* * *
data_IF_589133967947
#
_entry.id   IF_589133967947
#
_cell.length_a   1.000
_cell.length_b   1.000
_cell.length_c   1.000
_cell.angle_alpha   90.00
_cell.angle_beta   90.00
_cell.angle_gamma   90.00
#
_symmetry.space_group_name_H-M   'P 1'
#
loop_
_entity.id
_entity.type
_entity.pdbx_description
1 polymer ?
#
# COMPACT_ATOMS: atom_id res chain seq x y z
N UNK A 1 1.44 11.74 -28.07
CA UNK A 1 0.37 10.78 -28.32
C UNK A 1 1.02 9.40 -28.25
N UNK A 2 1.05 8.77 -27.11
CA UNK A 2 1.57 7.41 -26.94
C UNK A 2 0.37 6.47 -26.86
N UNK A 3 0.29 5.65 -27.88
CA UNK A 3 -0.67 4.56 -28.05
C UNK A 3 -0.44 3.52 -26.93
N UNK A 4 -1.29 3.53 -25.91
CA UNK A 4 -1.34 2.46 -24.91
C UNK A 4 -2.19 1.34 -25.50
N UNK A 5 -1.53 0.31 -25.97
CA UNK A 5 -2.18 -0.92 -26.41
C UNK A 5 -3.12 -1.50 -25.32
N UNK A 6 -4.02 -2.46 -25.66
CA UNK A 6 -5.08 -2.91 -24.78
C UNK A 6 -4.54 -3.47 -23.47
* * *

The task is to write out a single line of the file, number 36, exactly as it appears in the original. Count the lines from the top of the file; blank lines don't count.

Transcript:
N UNK A 6 -4.02 -2.46 -25.66